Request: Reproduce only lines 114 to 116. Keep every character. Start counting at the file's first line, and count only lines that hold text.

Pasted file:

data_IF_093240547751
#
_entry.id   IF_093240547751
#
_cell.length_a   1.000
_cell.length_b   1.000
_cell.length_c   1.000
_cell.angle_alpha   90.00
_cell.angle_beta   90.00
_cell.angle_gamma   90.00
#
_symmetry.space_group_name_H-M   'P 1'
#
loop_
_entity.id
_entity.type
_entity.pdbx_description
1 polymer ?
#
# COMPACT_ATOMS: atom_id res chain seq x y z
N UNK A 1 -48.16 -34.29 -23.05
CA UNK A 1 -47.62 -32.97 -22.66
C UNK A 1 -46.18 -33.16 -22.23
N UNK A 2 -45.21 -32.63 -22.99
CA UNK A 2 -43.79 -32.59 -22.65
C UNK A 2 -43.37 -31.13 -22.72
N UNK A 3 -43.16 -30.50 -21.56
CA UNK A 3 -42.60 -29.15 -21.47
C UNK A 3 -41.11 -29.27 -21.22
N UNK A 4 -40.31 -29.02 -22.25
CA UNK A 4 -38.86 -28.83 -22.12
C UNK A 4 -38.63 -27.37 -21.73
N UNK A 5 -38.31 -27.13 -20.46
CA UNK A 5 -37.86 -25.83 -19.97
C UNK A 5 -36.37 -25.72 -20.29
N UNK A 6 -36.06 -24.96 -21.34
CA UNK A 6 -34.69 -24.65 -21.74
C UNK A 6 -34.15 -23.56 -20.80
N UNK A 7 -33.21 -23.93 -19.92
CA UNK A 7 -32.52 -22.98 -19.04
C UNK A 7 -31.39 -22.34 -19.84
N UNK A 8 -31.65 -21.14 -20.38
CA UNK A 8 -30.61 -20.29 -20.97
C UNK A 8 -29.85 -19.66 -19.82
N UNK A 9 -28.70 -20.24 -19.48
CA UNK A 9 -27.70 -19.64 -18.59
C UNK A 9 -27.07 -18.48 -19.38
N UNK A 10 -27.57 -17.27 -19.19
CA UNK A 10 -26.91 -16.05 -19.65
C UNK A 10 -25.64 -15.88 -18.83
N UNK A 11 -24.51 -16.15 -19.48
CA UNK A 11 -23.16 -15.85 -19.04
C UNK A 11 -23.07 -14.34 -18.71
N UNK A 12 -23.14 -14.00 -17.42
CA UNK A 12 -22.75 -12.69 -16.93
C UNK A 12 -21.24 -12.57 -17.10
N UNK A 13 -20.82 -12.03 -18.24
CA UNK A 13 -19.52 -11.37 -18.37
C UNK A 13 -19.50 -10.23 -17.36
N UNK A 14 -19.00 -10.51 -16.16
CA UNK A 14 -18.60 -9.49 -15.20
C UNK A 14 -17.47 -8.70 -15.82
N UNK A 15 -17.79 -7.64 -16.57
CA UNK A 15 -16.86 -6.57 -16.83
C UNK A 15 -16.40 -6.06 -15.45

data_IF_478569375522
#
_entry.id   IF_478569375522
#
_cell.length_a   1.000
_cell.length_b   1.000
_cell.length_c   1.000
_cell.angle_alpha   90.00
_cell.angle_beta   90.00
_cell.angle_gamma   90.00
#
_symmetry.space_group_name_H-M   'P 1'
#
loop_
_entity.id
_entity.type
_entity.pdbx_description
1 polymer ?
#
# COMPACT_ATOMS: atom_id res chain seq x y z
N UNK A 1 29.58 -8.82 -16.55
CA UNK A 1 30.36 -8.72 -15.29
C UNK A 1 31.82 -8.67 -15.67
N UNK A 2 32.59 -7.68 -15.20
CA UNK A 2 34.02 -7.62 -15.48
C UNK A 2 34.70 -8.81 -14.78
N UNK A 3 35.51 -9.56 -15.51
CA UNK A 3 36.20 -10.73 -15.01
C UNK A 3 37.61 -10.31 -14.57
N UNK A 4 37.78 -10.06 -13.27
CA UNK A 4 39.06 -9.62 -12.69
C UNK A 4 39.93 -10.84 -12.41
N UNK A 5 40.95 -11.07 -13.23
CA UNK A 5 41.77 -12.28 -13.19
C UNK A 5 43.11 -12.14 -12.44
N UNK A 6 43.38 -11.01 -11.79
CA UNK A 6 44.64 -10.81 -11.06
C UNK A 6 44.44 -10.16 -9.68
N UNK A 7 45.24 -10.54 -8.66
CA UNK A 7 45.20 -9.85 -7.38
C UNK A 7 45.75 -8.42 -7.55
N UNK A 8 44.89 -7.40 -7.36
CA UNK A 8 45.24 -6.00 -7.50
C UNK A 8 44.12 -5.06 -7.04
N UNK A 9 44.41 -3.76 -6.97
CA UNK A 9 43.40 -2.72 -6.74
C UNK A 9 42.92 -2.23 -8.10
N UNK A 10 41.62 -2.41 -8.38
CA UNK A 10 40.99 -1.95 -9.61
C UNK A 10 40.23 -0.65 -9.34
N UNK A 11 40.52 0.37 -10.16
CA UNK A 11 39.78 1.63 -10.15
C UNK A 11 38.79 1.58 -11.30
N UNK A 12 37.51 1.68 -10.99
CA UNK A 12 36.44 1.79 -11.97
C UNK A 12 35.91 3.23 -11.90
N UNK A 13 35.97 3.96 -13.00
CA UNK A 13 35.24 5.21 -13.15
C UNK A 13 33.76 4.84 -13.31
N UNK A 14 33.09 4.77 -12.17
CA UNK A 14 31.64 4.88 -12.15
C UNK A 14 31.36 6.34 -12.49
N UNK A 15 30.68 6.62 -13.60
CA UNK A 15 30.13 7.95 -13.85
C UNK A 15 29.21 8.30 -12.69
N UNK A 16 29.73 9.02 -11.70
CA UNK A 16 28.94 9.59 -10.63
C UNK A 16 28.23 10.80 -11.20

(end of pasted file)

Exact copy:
CA UNK A 10 40.99 -1.95 -9.61
C UNK A 10 40.23 -0.65 -9.34
N UNK A 11 40.52 0.37 -10.16